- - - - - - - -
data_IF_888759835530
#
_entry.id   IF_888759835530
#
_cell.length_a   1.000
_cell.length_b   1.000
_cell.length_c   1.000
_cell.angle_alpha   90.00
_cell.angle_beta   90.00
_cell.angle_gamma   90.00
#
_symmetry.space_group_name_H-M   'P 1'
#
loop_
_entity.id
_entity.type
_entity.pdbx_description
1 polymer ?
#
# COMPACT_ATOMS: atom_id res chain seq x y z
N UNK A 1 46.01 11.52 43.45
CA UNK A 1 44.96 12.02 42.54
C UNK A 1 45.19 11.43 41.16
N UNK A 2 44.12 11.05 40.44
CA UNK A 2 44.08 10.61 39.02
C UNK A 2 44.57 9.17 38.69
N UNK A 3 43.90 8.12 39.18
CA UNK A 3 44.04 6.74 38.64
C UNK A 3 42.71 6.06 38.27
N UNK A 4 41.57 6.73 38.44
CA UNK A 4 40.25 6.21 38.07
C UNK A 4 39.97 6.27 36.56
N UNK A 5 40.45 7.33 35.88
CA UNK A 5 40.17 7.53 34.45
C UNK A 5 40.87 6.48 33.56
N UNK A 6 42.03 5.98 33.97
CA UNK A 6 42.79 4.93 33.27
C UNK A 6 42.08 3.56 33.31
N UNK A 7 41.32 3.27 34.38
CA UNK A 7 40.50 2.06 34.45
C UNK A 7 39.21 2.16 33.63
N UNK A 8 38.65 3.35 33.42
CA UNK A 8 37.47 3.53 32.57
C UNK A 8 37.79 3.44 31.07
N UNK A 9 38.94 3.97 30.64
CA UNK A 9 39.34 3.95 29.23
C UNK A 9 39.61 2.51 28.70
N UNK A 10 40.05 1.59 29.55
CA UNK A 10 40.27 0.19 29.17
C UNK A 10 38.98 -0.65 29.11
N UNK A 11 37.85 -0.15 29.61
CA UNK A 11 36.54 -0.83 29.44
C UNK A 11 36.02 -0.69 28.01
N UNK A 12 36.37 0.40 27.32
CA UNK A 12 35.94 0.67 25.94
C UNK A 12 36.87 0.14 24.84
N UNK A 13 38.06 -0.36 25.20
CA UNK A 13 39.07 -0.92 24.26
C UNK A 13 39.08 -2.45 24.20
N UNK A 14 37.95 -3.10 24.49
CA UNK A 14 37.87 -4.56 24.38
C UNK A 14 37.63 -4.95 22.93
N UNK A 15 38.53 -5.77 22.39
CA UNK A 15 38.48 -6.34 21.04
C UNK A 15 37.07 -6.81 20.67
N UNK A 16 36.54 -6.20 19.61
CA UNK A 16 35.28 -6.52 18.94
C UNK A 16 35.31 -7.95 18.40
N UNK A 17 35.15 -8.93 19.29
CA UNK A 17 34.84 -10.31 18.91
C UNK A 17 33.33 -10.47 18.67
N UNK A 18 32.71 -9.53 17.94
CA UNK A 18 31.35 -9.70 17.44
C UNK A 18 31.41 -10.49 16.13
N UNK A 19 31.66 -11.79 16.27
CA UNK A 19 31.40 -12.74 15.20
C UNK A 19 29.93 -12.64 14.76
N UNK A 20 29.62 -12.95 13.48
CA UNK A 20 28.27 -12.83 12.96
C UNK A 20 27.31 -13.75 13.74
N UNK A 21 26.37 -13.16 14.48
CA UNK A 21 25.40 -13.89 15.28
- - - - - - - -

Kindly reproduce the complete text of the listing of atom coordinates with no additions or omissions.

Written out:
data_IF_888759835530
#
_entry.id   IF_888759835530
#
_cell.length_a   1.000
_cell.length_b   1.000
_cell.length_c   1.000
_cell.angle_alpha   90.00
_cell.angle_beta   90.00
_cell.angle_gamma   90.00
#
_symmetry.space_group_name_H-M   'P 1'
#
loop_
_entity.id
_entity.type
_entity.pdbx_description
1 polymer ?
#
# COMPACT_ATOMS: atom_id res chain seq x y z
N UNK A 1 46.01 11.52 43.45
CA UNK A 1 44.96 12.02 42.54
C UNK A 1 45.19 11.43 41.16
N UNK A 2 44.12 11.05 40.44
CA UNK A 2 44.08 10.61 39.02
C UNK A 2 44.57 9.17 38.69
N UNK A 3 43.90 8.12 39.18
CA UNK A 3 44.04 6.74 38.64
C UNK A 3 42.71 6.06 38.27
N UNK A 4 41.57 6.73 38.44
CA UNK A 4 40.25 6.21 38.07
C UNK A 4 39.97 6.27 36.56
N UNK A 5 40.45 7.33 35.88
CA UNK A 5 40.17 7.53 34.45
C UNK A 5 40.87 6.48 33.56
N UNK A 6 42.03 5.98 33.97
CA UNK A 6 42.79 4.93 33.27
C UNK A 6 42.08 3.56 33.31
N UNK A 7 41.32 3.27 34.38
CA UNK A 7 40.50 2.06 34.45
C UNK A 7 39.21 2.16 33.63
N UNK A 8 38.65 3.35 33.42
CA UNK A 8 37.47 3.53 32.57
C UNK A 8 37.79 3.44 31.07
N UNK A 9 38.94 3.97 30.64
CA UNK A 9 39.34 3.95 29.23
C UNK A 9 39.61 2.51 28.70
N UNK A 10 40.05 1.59 29.55
CA UNK A 10 40.27 0.19 29.17
C UNK A 10 38.98 -0.65 29.11
N UNK A 11 37.85 -0.15 29.61
CA UNK A 11 36.54 -0.83 29.44
C UNK A 11 36.02 -0.69 28.01
N UNK A 12 36.37 0.40 27.32
CA UNK A 12 35.94 0.67 25.94
C UNK A 12 36.87 0.14 24.84
N UNK A 13 38.06 -0.36 25.20
CA UNK A 13 39.07 -0.92 24.26
C UNK A 13 39.08 -2.45 24.20
N UNK A 14 37.95 -3.10 24.49
CA UNK A 14 37.87 -4.56 24.38
C UNK A 14 37.63 -4.95 22.93
N UNK A 15 38.53 -5.77 22.39
CA UNK A 15 38.48 -6.34 21.04
C UNK A 15 37.07 -6.81 20.67
N UNK A 16 36.54 -6.20 19.61
CA UNK A 16 35.28 -6.52 18.94
C UNK A 16 35.31 -7.95 18.40
N UNK A 17 35.15 -8.93 19.29
CA UNK A 17 34.84 -10.31 18.91
C UNK A 17 33.33 -10.47 18.67
N UNK A 18 32.71 -9.53 17.94
CA UNK A 18 31.35 -9.70 17.44
C UNK A 18 31.41 -10.49 16.13
N UNK A 19 31.66 -11.79 16.27
CA UNK A 19 31.40 -12.74 15.20
C UNK A 19 29.93 -12.64 14.76
N UNK A 20 29.62 -12.95 13.48
CA UNK A 20 28.27 -12.83 12.96
C UNK A 20 27.31 -13.75 13.74
N UNK A 21 26.37 -13.16 14.48
CA UNK A 21 25.40 -13.89 15.28